GPM Satellite Sees Tropical Storm Irma Forming Near Cape Verde Islands
The National Hurricane Center (NHC) upgraded a low pressure area in the far eastern Atlantic Ocean to tropical storm Irma on August 30, 2017 at 11:00 AM AST (1500 UTC). Tropical cyclones that form in that part of the Atlantic Ocean are often the largest and most powerful hurricanes of the season. Hurricanes Ivan (2004), Isabel (2003), Hugo (1989) and Allen (1980) are examples of past powerful hurricanes that formed near the Cape Verde islands.
The GPM core observatory satellite flew above forming tropical storm Irma on August 30, 2017 at 1:56 AM EDT (0556 UTC). This new tropical cyclone was forming from a tropical wave that was passing to the east of the Cape Verde islands. Scans by GPM's Microwave Imager (GMI) and Dual-Frequency Precipitation Radar (DPR) instruments (shown in lighter shades) revealed that heavy rain was falling in this area of strong convective storms. Rain falling at a rate of over 2.6 inches (66 mm) per hour was indicated by GPM's GMI. DPR scanned storms to the west of the center of circulation and found rain dropping at at rate of over 4.96 inches (126 mm) per hour. GPM's radar (DPR Ku band) showed that heights of convective storm tops located to the west of the forming tropical storm were reaching altitudes above 8.2 miles (13.2 km).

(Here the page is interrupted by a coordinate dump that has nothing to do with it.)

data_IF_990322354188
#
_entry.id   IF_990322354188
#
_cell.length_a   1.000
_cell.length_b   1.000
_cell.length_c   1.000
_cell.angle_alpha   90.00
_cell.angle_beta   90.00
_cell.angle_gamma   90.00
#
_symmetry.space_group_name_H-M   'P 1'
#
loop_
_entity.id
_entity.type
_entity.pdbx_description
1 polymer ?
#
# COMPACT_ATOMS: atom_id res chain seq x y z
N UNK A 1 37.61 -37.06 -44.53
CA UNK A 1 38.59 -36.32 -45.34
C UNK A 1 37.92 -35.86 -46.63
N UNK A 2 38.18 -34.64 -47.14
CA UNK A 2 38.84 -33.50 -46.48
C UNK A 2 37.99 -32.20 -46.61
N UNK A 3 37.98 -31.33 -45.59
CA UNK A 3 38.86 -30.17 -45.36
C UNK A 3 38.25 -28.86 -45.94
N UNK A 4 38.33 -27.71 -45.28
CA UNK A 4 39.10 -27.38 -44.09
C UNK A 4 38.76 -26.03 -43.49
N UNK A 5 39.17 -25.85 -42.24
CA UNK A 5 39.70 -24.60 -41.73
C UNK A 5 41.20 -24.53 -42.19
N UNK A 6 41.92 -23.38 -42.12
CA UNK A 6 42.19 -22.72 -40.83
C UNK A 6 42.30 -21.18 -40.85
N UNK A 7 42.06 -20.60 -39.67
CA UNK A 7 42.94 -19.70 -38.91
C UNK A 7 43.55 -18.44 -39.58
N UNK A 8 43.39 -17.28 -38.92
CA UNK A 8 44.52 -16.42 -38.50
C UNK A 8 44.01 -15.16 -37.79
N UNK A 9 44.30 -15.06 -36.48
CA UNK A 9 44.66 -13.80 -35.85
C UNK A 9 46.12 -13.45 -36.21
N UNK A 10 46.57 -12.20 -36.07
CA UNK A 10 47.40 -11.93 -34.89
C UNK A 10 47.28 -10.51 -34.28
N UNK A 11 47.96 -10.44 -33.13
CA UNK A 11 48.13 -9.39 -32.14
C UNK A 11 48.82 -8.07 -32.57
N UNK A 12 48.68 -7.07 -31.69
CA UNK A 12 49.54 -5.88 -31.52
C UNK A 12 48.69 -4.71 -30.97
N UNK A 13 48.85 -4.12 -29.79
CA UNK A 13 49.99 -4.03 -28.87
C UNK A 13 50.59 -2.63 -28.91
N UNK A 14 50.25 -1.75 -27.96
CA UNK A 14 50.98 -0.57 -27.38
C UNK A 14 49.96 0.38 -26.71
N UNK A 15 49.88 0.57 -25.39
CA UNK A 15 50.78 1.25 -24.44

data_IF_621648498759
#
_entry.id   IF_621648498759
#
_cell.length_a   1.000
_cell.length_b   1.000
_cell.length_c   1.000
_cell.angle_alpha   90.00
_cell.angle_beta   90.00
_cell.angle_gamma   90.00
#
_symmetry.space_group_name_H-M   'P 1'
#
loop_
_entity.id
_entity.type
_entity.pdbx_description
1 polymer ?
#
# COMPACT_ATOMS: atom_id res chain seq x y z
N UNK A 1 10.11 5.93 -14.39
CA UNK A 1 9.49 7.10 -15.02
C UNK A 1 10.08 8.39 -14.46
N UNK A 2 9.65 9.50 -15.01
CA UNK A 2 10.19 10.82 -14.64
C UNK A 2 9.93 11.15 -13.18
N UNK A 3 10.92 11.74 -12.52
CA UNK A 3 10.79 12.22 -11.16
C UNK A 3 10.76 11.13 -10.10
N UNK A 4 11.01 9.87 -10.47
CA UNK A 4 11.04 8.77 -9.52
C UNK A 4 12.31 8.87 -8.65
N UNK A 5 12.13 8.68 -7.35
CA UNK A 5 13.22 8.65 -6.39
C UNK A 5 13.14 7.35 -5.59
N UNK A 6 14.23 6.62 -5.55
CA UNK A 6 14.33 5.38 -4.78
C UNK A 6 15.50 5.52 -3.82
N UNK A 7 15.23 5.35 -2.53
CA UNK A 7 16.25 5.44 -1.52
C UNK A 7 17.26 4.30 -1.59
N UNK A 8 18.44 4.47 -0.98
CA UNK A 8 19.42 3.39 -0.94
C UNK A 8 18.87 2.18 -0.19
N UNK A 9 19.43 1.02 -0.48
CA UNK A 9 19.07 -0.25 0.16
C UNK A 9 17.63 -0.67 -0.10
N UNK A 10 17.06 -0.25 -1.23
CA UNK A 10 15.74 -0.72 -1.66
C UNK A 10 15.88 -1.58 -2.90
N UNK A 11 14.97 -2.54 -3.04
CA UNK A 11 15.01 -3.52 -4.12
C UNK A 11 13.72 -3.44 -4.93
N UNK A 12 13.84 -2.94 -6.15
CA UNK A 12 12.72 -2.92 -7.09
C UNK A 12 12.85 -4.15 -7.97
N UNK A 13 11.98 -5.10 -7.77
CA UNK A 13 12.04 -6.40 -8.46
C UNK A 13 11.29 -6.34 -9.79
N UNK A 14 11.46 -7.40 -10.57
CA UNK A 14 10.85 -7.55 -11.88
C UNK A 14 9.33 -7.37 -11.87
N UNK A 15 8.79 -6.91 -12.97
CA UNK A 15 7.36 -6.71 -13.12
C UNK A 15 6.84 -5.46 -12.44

The National Hurricane Center (NHC) indicates that Irma is moving toward the west-northwest. Tropical storm Irma is predicted to become more powerful and be a hurricane in a couple days. Irma is then expected to stay at low latitudes next week while approaching the Lesser Antilles.